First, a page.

New Delhi: The Delhi High Court on Thursday set an eight-week deadline for the Central Information Commission (CIC) to decide on the plea on the Union Home Ministry’s refusal to provide information on electronic surveillance.
The High Court took on record and accepted the CIC counsel’s statement that all endeavour shall be made to decide the appeal expeditiously and in any case within eight weeks.
This came as the CIC counsel submitted in pursuance of the court’s earlier direction to indicate a time frame within which it will be possible for the commission to decide the appeal.
Appearing for the CIC, advocate Gaurang Kanth during the hearing submitted that there has been a backlog due to the Covid-19 pandemic and the commission is presently hearing petitions of 2019, while the appeal by Apar Gupta, a lawyer, co-founder and Executive Director of the Internet Freedom Foundation (IFF), was filed this year.
The High Court was hearing Gupta’s plea challenging the rejection of his RTI applications seeking statistical information on state-sponsored electronic surveillance
“So you are feeling heavily burdened? I have no problem in passing a direction to decide… but we will also record your inability to decide it expeditiously,” the judge said, PTI reported.
The High Court permitted the petitioner’s counsel to place certain additional documents on record to establish that the material could not be weeded out during the pendency of an RTI application, as claimed by the Central Public Information Officer (CPIO).
The IFF is a registered charitable trust, which defends online freedom, privacy and innovation in India through strategic litigation and campaigns, the plea said.
The petitioner had earlier in December 2018 filed six applications under the Right to Information (RTI) Act, seeking details of the number of orders passed under Section 69 of the IT Act between January 2016 to December 2018 granting permission for electronic surveillance, as per the petition filed through advocate Vrinda Bhandari.
The petition added the Ministry of Home Affairs had originally claimed that information is exempt for national security and an appeal was filed against the decision and the matter went before the First Appellate Authority (FAA), which refused to intervene.
Gupta, thereafter, filed a second appeal before the CIC, which agreed that the information sought was only statistical details and remanded the matter to the FAA “to revisit the cases, re-examine issues raised, and to decide the cases with a reasoned speaking order after hearing both parties”.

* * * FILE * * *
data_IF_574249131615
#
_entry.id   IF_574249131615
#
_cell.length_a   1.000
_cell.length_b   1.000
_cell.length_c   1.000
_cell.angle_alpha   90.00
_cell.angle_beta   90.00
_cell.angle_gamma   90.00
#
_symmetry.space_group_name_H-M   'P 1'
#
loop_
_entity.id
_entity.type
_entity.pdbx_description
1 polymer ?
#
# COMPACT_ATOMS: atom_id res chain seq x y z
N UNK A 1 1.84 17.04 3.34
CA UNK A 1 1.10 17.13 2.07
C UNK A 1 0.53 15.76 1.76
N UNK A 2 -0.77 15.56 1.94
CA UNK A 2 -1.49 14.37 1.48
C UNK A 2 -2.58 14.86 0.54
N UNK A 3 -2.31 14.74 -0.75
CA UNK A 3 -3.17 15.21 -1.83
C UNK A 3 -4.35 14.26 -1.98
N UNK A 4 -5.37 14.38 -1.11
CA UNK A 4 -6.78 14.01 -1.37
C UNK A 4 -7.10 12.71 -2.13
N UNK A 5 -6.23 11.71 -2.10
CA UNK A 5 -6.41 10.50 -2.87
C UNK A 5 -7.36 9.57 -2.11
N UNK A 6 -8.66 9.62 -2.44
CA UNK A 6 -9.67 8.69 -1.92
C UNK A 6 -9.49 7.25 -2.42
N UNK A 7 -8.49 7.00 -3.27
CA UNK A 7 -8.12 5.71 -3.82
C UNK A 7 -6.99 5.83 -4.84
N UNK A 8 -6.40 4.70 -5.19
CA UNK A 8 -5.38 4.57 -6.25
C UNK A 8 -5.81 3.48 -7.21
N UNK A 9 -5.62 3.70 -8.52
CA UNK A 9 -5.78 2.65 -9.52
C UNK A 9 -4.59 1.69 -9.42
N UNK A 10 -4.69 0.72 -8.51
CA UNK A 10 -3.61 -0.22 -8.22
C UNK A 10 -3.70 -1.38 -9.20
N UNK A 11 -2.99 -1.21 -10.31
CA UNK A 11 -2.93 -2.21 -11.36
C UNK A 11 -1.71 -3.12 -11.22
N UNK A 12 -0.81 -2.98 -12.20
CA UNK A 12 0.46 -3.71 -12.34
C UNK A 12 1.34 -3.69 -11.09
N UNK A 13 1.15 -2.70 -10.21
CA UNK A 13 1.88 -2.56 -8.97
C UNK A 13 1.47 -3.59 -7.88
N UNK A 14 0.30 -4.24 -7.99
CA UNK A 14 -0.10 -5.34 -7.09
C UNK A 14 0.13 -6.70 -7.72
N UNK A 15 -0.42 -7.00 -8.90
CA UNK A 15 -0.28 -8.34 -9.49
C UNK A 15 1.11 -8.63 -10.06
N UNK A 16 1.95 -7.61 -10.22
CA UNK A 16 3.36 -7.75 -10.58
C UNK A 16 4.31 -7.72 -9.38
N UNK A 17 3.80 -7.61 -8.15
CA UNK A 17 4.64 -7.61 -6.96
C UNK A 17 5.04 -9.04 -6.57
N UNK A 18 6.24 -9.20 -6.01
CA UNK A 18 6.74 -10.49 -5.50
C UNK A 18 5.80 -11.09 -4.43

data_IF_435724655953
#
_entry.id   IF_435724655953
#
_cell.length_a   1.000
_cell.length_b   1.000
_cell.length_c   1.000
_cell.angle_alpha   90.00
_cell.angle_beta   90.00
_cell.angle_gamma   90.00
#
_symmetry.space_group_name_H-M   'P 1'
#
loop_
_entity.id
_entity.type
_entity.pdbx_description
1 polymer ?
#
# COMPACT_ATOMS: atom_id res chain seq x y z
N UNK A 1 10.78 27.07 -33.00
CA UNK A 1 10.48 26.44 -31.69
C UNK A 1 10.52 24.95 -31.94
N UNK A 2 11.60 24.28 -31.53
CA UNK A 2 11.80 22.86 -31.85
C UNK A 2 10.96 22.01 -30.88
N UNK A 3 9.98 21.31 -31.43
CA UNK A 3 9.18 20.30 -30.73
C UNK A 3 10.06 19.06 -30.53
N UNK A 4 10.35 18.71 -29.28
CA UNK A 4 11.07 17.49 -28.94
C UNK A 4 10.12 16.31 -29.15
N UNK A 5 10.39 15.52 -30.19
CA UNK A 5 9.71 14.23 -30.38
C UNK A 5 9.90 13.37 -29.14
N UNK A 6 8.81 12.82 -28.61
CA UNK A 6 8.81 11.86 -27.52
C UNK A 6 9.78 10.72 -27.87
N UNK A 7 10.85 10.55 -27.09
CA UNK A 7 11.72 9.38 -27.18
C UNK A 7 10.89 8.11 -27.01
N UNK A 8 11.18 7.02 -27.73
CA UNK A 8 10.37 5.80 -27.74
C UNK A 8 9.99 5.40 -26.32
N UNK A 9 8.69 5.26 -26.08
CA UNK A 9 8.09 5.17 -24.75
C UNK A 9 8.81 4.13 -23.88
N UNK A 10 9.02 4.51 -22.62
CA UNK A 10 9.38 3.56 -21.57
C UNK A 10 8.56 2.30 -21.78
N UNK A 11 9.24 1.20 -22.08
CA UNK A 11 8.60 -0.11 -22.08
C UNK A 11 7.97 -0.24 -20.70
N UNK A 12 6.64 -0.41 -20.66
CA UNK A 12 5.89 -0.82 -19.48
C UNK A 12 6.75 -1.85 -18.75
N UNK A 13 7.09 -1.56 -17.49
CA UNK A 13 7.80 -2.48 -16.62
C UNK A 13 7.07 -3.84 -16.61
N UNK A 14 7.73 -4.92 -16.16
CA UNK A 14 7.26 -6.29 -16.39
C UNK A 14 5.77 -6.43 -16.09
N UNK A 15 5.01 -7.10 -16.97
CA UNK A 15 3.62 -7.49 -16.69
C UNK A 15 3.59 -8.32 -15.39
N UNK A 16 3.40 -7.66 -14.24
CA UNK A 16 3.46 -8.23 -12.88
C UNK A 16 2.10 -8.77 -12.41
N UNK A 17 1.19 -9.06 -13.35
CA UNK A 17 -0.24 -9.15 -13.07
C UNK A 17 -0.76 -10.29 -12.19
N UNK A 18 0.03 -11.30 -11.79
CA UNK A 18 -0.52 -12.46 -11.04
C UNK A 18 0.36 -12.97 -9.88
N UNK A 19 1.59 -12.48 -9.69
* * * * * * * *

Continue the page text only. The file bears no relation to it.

The CPIO argued before the FAA that information about surveillance was no longer available because records are destroyed every six months as per the provisions of the 2009 Interception Rules and, therefore, the RTI requests had become infructuous, the plea said.
The petitioner then again approached the CIC against the submission that the records have been destroyed and the failure of the FAA to interrogate the CPIO on such a claim.
The plea said even though the matter is pending before the CIC, an application for an urgent hearing has been filed and the hearing is yet to take place.
The plea said that in the RTI applications, details were also sought about the number of requests received from various agencies for electronic surveillance, the number of requests that were not approved or rejected as well the number of requests where surveillance was requested for more than 15 days among several other details.
The petitioner said that he had only asked for an anonymised and aggregate figure “to understand the extent of state surveillance”, adding no personally identifiable information was sought.
The petitioner further said the CPIO, however, disposed of the request arguing that disclosure of information related to lawful interception/phone tapping/monitor or decrypt is exempted under the RTI.